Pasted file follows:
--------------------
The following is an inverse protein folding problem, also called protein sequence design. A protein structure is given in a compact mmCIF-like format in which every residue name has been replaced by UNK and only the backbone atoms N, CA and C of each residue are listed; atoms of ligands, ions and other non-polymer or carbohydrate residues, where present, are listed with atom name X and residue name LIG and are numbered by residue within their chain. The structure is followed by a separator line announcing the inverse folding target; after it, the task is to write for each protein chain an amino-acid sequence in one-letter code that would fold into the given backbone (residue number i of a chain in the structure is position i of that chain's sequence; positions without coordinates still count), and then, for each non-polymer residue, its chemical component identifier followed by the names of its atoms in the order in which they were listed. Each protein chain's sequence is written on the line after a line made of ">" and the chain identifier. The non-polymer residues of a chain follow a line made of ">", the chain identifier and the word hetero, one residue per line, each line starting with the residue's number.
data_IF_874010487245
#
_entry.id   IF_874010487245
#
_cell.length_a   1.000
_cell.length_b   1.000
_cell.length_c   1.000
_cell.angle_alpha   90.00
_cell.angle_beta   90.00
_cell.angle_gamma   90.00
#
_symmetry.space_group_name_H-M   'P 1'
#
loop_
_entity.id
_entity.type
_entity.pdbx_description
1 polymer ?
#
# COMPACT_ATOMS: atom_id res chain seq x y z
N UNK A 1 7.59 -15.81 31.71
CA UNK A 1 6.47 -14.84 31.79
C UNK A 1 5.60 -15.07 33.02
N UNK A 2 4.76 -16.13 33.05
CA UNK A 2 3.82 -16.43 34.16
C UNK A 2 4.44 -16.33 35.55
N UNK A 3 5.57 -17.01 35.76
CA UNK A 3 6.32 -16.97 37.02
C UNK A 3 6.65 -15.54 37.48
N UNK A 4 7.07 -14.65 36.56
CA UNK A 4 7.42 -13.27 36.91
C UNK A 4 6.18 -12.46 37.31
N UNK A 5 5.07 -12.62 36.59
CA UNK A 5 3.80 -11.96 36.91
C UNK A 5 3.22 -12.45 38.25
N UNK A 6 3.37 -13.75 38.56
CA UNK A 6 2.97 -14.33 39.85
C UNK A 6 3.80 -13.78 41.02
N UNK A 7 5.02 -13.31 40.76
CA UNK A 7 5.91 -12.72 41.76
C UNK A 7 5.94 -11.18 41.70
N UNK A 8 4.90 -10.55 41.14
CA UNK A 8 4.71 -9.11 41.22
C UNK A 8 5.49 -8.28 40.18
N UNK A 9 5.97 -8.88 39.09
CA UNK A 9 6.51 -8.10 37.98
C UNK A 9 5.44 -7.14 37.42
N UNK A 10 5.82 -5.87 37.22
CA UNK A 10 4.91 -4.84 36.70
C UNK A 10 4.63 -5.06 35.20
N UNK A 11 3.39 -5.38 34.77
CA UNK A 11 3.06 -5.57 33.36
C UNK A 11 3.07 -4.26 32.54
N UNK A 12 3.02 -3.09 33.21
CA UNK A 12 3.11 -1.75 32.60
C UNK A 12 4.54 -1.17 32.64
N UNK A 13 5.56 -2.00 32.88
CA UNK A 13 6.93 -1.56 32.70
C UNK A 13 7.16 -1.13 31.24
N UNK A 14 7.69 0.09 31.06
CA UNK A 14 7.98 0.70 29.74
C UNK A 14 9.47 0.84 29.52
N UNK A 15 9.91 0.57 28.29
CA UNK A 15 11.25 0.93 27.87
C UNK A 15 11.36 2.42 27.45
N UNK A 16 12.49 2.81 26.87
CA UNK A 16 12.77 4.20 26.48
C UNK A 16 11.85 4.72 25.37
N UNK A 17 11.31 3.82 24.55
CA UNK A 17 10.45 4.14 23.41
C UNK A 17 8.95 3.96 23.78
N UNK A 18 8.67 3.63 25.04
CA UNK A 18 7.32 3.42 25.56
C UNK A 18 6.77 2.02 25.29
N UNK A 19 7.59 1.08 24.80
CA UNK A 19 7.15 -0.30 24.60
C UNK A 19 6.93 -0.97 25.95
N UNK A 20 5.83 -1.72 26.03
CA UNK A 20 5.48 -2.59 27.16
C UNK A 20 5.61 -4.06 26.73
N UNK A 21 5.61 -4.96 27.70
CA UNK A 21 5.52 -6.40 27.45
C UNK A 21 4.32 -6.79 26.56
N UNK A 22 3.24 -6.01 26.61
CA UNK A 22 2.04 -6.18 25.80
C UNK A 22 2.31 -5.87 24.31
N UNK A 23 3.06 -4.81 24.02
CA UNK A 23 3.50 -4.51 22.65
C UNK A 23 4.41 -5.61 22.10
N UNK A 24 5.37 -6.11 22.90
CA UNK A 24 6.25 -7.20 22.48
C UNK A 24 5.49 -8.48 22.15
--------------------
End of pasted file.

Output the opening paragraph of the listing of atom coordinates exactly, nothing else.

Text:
The following is an inverse protein folding problem, also called protein sequence design. A protein structure is given in a compact mmCIF-like format in which every residue name has been replaced by UNK and only the backbone atoms N, CA and C of each residue are listed; atoms of ligands, ions and other non-polymer or carbohydrate residues, where present, are listed with atom name X and residue name LIG and are numbered by residue within their chain. The structure is followed by a separator line announcing the inverse folding target; after it, the task is to write for each protein chain an amino-acid sequence in one-letter code that would fold into the given backbone (residue number i of a chain in the structure is position i of that chain's sequence; positions without coordinates still count), and then, for each non-polymer residue, its chemical component identifier followed by the names of its atoms in the order in which they were listed. Each protein chain's sequence is written on the line after a line made of ">" and the chain identifier. The non-polymer residues of a chain follow a line made of ">", the chain identifier and the word hetero, one residue per line, each line starting with the residue's number.